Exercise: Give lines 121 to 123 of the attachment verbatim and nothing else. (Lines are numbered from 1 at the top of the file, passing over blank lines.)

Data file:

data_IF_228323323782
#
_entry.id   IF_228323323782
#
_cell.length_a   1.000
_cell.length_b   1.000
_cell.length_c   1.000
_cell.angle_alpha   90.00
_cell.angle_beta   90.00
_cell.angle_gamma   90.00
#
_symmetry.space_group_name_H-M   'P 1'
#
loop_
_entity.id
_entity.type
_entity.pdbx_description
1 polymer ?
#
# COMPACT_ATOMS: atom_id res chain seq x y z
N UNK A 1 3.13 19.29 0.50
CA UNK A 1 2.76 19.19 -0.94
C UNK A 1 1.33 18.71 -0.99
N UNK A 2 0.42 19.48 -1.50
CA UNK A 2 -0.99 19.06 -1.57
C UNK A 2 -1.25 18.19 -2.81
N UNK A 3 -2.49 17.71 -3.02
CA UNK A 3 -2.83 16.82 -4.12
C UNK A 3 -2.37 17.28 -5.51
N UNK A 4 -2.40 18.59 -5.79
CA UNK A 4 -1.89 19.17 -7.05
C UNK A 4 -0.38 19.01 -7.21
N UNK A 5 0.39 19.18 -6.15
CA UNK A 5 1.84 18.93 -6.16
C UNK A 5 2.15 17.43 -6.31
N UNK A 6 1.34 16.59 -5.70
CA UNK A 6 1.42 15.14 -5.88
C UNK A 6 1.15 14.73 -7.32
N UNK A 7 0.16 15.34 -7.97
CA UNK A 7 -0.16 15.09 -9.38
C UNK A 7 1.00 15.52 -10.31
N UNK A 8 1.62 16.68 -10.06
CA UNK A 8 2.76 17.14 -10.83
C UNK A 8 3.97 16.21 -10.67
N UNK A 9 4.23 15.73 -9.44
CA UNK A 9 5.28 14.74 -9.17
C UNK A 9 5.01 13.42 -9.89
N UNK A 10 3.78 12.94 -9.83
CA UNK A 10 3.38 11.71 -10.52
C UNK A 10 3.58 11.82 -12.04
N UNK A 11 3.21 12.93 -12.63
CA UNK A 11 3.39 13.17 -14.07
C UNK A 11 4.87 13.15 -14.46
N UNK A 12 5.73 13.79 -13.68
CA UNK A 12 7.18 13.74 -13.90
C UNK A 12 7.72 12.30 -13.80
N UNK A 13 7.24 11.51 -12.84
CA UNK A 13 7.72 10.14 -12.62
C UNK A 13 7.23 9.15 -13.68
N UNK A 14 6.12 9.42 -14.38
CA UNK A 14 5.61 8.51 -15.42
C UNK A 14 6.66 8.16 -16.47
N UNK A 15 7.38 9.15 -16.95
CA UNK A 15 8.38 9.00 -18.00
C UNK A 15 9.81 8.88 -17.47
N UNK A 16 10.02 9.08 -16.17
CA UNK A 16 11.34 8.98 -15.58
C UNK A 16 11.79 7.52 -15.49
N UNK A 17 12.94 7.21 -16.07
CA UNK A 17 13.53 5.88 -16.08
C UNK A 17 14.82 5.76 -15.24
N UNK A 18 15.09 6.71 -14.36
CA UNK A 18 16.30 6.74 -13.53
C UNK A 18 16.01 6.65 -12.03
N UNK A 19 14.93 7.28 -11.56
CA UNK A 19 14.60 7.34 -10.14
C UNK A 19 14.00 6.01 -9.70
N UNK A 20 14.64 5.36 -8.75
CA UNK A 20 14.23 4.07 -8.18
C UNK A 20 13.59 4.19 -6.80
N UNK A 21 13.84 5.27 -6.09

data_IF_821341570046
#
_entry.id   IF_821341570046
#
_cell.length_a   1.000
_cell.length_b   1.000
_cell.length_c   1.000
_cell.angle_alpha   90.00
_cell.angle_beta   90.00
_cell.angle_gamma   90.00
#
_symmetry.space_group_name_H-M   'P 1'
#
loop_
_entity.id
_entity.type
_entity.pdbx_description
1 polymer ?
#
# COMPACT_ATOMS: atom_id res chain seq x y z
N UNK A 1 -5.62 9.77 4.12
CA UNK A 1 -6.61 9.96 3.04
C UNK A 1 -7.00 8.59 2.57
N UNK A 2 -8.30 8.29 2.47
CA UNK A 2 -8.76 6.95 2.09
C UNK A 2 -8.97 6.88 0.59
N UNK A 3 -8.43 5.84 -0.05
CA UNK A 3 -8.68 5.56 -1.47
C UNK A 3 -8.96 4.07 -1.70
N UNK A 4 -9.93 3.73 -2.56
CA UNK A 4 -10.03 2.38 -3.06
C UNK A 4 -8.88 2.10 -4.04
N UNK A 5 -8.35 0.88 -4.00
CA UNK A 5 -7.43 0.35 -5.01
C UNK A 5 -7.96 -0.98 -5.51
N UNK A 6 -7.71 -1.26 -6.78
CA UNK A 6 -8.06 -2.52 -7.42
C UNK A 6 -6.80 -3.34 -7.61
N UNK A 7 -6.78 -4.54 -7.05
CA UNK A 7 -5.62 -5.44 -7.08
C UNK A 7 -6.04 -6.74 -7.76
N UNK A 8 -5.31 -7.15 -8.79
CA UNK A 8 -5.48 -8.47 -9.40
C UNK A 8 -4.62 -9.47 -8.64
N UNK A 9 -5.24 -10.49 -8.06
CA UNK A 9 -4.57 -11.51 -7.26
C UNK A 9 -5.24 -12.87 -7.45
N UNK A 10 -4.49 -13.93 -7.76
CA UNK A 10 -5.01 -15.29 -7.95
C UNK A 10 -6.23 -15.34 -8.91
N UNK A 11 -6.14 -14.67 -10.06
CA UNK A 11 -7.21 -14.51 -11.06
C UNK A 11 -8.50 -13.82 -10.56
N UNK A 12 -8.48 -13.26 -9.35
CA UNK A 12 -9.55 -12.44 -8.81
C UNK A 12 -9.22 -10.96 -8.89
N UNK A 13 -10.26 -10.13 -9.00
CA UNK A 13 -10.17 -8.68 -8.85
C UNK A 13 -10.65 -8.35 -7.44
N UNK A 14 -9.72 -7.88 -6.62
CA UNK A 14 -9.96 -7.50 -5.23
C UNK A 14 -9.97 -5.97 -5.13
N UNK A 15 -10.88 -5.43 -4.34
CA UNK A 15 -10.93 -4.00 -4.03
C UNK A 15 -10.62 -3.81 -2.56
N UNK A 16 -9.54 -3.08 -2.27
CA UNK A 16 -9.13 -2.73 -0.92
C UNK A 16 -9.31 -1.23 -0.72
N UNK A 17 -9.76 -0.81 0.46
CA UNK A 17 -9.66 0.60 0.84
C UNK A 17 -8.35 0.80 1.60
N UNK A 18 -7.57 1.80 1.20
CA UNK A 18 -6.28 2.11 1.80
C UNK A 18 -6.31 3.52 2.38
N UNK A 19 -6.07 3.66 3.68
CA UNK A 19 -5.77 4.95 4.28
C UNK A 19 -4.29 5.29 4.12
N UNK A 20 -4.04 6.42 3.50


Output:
CA UNK A 7 -5.62 -5.44 -7.08
C UNK A 7 -6.04 -6.74 -7.76
N UNK A 8 -5.31 -7.15 -8.79